With feet back on the ground again there is an overwhelming feeling of “I did it! I survived it!” Every single year when I look back I can’t believe that “I did it! I survived it!” … by faith.
A yellow mask springs down from the clear tube attached to the hand of a flight attendant. “Pull down gently to release the flow of oxygen. Place the mask firmly around your nose and mouth before pulling on the elastics to tighten. Be sure to put on your mask before assisting others.” He exaggerates a tugging motion like a Broadway cat pawing his whiskers.
If you have spent any amount of time flying you will have it drilled into you that you won’t be any good to anyone else if you run out of oxygen while helping the person who has less strength and ability than you. Thinking slows down and motor functions become sloppy until there is just not enough strength to help others, or survive.
I had barely landed back in Dublin before I was being told off by friends about the schedule I was jumping into this week. “What can God do with a dead Christian? What good is a dead Christian to him?” I was asked. My sleep deprived self couldn’t quite vocalize the response that immediately came to mind, “What good is an alive one?” It’s rare that someone who doesn’t 100% (80% minimum) believe in God would ask that question as if it really matters. Apparently, it did to him and I was curious to know why. Unfortunately, you can’t get answers to questions that you don’t ask out loud. I’m pretty sure that I smiled and laughed anyway. Who really says things so straight like that?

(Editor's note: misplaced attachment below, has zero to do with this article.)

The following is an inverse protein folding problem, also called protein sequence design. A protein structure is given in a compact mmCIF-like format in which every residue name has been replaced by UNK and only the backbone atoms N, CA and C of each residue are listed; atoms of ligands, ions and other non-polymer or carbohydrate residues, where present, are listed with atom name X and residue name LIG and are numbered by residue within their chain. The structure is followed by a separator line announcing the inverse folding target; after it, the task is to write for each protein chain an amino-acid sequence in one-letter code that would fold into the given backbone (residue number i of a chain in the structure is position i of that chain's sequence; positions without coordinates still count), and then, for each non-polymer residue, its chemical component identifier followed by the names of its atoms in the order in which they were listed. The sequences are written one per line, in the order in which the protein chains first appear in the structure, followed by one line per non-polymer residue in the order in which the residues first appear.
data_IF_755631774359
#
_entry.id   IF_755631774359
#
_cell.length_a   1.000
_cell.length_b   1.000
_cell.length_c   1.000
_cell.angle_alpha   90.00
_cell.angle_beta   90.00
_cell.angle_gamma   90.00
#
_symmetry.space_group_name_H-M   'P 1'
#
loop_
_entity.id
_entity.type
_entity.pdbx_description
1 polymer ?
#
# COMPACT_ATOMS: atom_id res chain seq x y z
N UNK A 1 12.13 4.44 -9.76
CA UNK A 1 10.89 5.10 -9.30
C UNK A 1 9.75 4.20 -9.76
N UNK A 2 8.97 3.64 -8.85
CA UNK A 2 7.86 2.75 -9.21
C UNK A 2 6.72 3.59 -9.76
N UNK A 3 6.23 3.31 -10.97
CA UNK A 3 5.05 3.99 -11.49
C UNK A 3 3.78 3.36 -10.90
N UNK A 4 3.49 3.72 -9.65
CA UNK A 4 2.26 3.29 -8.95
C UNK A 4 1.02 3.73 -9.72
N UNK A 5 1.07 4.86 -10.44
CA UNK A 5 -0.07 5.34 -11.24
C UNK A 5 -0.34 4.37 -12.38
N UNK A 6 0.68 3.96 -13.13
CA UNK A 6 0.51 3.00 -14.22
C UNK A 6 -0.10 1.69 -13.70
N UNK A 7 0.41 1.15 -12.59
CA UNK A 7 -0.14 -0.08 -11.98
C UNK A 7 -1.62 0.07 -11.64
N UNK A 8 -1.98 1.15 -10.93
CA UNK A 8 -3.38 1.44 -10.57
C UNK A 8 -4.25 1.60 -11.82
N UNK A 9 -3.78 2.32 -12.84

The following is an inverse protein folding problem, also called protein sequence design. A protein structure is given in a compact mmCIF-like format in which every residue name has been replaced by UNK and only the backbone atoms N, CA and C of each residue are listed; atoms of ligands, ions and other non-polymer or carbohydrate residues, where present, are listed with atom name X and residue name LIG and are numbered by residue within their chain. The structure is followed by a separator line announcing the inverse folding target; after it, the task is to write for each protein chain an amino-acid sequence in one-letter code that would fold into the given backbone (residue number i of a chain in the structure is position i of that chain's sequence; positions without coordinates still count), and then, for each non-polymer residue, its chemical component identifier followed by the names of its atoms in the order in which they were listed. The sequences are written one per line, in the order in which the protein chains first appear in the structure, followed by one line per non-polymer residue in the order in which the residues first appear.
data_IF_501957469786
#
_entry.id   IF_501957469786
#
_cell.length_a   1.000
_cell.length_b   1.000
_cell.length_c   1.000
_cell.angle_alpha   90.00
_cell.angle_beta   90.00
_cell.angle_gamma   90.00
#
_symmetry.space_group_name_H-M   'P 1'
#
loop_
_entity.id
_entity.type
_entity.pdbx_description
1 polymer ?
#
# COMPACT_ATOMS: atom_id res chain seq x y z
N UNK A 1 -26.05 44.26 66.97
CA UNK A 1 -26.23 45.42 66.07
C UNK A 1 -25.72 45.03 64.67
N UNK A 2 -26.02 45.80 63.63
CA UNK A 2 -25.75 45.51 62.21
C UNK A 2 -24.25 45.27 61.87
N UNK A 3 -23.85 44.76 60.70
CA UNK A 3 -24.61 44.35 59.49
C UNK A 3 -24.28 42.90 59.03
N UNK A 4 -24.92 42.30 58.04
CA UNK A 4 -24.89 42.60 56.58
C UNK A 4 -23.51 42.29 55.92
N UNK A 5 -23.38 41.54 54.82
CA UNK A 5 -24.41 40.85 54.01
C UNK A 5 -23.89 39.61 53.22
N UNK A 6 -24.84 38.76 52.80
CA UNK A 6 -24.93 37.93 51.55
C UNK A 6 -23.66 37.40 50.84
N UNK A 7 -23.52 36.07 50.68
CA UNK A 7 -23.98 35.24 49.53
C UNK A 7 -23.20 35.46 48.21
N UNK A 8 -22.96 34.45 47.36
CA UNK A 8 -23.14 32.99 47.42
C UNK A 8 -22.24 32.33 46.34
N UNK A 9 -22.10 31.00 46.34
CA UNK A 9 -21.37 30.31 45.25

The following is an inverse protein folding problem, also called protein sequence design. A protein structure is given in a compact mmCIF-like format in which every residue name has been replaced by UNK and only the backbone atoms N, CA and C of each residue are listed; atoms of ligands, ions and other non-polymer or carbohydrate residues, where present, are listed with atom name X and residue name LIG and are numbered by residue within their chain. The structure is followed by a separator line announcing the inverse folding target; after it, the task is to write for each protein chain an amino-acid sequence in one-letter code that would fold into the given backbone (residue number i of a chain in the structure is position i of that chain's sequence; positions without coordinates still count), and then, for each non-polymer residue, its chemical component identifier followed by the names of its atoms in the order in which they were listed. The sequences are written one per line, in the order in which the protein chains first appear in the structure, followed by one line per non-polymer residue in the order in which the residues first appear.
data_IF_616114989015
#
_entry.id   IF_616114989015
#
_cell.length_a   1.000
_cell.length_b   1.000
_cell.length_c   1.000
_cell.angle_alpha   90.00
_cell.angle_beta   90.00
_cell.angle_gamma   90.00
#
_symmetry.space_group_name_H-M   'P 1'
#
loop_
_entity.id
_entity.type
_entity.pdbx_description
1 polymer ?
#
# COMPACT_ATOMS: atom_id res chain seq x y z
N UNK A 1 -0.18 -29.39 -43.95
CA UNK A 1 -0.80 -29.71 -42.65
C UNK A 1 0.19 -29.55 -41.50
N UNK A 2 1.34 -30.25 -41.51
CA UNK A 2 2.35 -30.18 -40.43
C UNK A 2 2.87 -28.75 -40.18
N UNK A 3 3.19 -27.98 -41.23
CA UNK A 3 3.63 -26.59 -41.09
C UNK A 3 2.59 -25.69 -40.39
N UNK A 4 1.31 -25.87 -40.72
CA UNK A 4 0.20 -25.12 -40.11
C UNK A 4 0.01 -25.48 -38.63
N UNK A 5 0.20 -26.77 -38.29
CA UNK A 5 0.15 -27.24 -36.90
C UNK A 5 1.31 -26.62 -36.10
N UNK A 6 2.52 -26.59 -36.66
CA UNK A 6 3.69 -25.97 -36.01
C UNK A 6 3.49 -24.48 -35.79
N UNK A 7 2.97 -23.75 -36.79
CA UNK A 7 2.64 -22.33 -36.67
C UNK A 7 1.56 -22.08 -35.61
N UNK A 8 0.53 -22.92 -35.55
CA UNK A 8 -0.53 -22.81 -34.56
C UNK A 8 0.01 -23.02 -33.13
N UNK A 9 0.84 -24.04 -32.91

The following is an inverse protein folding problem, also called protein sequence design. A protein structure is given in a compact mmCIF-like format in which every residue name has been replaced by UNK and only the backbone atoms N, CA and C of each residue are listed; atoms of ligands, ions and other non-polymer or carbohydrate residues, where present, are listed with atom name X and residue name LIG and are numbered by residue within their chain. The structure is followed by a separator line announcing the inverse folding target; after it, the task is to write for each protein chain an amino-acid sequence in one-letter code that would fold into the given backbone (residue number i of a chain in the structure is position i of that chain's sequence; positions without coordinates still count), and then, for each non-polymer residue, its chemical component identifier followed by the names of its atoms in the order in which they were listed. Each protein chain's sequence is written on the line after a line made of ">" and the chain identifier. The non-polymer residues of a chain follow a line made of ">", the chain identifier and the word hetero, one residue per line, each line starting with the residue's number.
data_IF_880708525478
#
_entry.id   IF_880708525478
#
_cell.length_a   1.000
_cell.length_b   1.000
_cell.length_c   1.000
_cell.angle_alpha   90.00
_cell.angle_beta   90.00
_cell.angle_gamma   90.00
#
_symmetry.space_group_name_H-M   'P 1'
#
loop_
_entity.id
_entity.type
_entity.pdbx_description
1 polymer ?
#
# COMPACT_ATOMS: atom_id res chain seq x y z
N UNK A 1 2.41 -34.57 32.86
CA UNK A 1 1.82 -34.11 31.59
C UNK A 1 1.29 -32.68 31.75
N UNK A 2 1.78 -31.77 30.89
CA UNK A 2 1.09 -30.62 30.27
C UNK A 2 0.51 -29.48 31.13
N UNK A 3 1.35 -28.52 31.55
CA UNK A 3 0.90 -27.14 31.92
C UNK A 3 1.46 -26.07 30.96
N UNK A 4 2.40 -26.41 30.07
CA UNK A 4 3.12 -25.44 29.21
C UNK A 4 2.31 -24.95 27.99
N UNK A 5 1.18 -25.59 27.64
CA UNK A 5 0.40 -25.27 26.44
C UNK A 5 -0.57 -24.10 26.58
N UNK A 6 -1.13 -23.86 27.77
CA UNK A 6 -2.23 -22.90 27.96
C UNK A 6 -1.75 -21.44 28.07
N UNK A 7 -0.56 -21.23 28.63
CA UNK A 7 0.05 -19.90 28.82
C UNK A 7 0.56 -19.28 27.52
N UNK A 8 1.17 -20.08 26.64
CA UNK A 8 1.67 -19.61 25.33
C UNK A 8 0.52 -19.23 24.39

In this life, love is our oxygen. Food and shelter, we can exist on only those but we cannot fully live. Not this love – that cloudy word that has been reserved for parents and their children, or two people with hearts in their eyes. Not this love – that all-inclusive abstract thought, so slippery and fleeting just as you reach for it. But this love – that tangible expression of kindness when we haven’t deserved kindness, patience when we haven’t deserved patience, acceptance when we haven’t deserved acceptance. It’s that wholehearted embrace that comes after a truth filled explosion of all that is good and bad. No, we cannot live without this love.
Do you feel the love being sucked out of you as the pressure in your life changes? Are you the strong one and yet think that you can help others without putting on your mask first? What good is a corpse? Find love. If left alone in nothing but your thoughts and silence, cry out, “Love! Love me!” Search for that perfect love that takes fear and destroys it. Pull down gently from the heartbeat of heaven, cover your nose and mouth, tighten and breathe deeply. Then, assist the person next to you.